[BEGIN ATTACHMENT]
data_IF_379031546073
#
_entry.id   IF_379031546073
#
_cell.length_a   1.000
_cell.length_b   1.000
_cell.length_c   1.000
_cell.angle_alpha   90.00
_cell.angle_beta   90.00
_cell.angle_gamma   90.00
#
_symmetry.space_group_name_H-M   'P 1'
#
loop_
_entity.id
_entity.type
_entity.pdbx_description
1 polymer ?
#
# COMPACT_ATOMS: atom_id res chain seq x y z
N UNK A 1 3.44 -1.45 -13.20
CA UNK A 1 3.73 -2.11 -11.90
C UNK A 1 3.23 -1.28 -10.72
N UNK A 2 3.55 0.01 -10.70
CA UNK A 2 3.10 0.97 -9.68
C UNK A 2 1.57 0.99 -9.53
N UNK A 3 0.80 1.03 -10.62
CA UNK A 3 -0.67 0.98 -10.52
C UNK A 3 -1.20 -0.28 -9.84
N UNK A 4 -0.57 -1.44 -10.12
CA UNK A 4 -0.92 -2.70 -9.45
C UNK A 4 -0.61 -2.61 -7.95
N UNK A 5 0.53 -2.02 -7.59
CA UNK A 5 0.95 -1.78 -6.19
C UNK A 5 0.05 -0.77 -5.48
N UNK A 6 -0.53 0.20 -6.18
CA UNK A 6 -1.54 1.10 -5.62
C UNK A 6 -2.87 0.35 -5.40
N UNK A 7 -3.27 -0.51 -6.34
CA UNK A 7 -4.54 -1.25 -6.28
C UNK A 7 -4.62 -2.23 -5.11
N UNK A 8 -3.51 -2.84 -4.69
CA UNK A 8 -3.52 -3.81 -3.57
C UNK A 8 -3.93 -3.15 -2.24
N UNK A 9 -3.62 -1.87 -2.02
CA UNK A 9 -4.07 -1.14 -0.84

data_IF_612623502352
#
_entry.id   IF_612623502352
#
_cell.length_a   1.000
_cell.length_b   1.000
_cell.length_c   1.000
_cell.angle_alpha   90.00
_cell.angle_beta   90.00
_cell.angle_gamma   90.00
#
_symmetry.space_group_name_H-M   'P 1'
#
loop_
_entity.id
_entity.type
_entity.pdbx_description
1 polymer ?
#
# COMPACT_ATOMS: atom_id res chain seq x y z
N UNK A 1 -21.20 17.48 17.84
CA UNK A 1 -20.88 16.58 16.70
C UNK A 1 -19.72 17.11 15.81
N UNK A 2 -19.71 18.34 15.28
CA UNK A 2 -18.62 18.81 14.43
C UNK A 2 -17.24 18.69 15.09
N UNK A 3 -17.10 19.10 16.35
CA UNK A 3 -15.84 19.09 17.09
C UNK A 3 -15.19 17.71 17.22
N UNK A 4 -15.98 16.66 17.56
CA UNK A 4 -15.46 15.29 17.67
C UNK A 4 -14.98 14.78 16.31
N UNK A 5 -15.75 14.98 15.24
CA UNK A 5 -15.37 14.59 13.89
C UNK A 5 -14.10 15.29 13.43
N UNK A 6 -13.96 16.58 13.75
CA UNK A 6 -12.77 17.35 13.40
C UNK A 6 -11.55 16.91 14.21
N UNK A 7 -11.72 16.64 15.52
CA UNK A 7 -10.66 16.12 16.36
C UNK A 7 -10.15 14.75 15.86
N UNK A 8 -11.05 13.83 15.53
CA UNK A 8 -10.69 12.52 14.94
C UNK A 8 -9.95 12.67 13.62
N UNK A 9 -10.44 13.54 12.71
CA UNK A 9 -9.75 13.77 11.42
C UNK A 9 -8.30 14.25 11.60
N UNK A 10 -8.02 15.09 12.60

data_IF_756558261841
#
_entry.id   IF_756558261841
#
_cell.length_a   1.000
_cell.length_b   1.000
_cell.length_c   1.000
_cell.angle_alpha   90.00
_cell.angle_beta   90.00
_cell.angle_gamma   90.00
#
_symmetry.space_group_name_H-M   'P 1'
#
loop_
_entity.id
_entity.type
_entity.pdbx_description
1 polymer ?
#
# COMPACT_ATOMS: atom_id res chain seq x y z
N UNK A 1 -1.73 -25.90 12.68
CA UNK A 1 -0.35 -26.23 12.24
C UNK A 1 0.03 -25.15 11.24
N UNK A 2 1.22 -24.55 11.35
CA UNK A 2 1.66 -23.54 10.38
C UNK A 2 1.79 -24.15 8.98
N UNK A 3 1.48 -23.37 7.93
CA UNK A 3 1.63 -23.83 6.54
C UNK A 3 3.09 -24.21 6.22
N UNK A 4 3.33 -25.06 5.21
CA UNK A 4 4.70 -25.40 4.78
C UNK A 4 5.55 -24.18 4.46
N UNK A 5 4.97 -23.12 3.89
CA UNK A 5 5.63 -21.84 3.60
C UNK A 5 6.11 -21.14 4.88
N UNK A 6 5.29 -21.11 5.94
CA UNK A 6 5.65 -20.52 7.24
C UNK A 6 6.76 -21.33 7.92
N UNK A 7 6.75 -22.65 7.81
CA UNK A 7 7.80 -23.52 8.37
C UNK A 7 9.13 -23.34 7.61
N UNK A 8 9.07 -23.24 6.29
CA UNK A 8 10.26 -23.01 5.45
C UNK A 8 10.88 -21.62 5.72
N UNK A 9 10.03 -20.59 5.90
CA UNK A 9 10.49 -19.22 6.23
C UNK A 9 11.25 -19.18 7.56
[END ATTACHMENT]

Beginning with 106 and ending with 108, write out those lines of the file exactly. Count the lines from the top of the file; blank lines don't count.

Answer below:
_symmetry.space_group_name_H-M   'P 1'
#
loop_